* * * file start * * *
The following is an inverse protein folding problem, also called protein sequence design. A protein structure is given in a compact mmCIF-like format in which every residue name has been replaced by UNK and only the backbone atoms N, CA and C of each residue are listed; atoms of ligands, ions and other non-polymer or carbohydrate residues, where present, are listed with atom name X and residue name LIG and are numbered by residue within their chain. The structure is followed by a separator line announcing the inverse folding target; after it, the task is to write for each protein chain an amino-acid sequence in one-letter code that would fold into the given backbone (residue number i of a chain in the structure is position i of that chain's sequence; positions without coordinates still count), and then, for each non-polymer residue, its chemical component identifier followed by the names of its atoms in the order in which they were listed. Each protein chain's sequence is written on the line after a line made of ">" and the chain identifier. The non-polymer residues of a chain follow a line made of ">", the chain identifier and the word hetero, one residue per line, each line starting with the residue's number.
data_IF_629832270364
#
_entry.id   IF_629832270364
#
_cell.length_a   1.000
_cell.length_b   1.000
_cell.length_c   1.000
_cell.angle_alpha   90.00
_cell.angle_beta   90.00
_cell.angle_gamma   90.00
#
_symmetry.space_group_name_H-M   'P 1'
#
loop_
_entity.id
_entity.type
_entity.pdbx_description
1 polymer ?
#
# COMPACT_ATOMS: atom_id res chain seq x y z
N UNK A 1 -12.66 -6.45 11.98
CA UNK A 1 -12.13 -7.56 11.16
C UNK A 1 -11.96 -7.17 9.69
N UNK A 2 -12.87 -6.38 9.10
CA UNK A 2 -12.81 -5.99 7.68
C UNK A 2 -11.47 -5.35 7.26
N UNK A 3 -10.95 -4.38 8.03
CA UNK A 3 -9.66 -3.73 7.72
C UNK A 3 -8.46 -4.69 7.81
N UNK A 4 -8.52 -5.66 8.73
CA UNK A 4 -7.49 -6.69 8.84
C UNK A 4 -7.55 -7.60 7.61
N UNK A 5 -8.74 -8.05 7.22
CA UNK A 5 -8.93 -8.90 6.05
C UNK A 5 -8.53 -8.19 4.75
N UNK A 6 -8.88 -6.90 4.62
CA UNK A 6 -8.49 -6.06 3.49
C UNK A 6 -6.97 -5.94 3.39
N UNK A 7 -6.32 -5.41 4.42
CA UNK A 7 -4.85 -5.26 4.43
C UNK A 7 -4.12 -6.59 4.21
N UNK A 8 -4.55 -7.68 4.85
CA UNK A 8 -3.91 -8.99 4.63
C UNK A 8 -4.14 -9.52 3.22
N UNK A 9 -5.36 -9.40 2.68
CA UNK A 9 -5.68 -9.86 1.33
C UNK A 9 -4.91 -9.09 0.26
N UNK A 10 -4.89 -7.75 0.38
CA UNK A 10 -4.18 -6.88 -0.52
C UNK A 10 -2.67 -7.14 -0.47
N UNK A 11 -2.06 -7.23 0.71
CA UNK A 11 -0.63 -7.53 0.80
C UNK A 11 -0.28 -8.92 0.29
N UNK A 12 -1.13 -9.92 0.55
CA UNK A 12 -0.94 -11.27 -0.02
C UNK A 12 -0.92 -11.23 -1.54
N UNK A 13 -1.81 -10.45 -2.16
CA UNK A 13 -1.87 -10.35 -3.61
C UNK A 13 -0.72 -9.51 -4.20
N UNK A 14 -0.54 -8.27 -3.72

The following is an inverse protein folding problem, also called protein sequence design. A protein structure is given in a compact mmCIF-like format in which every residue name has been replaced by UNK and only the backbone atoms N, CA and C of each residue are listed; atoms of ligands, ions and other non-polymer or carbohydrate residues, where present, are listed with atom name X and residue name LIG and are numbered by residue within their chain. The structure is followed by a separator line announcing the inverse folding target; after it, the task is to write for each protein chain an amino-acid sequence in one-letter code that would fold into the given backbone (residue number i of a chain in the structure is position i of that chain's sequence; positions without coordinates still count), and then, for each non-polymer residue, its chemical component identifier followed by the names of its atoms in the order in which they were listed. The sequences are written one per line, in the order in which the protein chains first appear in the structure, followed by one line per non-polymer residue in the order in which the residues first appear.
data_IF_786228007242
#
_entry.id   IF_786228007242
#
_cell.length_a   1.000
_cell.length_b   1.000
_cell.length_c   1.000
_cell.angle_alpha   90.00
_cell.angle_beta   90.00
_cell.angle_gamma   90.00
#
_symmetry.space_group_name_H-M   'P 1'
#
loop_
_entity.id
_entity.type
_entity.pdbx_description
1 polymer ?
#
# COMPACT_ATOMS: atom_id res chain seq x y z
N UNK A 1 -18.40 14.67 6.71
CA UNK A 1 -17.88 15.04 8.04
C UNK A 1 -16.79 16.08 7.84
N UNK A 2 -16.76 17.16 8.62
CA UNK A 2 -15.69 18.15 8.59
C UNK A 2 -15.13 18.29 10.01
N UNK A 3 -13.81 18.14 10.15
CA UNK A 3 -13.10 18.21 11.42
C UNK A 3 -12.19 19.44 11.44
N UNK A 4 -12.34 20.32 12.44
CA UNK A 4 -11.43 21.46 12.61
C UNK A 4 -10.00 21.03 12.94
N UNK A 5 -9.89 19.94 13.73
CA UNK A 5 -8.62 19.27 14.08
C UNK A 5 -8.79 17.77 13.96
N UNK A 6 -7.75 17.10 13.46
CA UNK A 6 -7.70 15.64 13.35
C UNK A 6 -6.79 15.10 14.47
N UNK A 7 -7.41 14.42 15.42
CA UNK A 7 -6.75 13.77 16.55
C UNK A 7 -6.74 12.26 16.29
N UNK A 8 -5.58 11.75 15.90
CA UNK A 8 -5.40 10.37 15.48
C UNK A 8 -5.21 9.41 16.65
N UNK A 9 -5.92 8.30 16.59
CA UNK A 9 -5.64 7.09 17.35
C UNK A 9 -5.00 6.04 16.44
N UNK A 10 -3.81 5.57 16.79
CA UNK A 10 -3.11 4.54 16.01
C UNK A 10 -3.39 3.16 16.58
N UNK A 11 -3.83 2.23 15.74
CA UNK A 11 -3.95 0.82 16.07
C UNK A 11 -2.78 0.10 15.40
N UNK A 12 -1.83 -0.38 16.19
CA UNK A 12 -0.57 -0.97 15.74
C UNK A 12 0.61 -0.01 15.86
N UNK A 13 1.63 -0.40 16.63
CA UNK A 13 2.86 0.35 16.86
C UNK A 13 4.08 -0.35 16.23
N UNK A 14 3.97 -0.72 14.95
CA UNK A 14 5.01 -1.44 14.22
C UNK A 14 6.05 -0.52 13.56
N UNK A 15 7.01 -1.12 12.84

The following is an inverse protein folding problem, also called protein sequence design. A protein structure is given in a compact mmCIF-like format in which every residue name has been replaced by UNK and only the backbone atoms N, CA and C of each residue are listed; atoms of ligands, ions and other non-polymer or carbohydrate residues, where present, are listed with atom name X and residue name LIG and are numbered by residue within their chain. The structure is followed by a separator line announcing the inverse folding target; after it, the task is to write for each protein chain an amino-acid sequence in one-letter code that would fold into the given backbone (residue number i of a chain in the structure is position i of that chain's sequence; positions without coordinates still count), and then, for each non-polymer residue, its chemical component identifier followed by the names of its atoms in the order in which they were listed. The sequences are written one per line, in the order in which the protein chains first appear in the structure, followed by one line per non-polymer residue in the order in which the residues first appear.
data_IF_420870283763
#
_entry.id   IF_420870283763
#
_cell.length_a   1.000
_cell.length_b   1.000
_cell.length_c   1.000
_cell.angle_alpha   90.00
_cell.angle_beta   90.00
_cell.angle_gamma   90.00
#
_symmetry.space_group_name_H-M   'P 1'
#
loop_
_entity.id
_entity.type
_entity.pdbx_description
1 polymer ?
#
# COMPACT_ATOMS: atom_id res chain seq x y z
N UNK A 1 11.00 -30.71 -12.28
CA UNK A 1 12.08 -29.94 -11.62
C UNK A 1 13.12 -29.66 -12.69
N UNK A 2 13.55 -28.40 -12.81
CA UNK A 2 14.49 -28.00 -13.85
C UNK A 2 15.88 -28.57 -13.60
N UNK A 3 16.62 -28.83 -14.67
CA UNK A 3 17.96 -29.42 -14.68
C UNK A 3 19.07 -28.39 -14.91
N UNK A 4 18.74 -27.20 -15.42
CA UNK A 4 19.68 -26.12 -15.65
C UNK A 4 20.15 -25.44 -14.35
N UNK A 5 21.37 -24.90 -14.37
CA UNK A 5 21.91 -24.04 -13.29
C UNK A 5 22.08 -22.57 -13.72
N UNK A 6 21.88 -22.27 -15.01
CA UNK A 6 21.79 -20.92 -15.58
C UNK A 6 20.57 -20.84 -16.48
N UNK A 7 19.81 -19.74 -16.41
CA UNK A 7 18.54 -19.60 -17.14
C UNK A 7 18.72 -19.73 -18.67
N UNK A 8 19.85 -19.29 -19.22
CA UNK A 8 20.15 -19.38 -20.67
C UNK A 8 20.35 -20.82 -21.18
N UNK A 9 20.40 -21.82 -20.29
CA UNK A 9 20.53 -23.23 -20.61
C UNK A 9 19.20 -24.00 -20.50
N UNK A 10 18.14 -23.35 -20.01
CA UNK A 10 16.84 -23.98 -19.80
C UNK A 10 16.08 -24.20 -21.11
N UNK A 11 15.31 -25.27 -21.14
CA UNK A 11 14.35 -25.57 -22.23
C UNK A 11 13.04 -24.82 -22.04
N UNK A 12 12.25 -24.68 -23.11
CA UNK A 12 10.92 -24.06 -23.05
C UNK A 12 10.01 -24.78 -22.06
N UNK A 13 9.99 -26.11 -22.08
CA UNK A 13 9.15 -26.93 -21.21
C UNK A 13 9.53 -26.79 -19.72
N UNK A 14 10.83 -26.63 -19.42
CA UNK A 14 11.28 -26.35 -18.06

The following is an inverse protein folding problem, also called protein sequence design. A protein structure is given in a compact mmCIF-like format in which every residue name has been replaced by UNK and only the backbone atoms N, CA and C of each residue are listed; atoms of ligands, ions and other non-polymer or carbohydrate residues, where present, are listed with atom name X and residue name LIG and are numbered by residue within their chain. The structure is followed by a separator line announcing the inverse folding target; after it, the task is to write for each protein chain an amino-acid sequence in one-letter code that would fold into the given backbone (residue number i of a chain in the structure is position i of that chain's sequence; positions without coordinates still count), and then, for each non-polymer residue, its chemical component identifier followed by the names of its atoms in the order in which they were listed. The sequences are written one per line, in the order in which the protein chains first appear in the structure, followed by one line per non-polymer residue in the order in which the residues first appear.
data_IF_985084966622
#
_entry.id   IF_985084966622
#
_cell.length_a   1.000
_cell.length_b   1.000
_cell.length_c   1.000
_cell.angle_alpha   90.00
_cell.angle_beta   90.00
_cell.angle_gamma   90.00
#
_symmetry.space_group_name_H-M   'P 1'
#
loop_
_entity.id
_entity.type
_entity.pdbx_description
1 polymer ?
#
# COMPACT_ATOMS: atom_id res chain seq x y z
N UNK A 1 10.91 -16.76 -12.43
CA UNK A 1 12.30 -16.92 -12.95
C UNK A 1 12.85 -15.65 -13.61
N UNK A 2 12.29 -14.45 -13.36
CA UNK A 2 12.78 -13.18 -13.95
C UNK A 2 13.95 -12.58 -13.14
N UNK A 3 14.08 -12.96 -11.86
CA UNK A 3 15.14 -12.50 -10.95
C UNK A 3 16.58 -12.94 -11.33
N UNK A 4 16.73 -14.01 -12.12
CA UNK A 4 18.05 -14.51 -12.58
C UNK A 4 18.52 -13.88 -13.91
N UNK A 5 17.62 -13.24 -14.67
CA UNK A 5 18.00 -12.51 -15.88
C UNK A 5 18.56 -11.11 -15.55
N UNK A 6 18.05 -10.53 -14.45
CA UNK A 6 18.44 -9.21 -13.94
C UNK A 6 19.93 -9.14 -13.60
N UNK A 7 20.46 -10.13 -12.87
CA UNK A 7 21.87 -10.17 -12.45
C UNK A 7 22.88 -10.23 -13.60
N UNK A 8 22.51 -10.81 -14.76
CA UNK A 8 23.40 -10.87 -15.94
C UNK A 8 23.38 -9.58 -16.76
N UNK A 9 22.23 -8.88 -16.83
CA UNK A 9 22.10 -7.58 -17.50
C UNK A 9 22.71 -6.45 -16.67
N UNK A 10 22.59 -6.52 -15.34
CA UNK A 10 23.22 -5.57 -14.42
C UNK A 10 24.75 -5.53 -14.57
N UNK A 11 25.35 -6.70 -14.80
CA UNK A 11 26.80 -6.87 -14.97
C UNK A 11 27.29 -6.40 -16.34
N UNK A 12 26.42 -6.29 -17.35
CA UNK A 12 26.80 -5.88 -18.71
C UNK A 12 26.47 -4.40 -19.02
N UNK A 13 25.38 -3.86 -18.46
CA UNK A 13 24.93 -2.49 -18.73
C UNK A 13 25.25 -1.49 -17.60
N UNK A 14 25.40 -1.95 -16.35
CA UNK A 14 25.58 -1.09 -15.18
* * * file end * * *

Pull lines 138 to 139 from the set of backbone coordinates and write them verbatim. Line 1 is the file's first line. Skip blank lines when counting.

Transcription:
_symmetry.space_group_name_H-M   'P 1'
#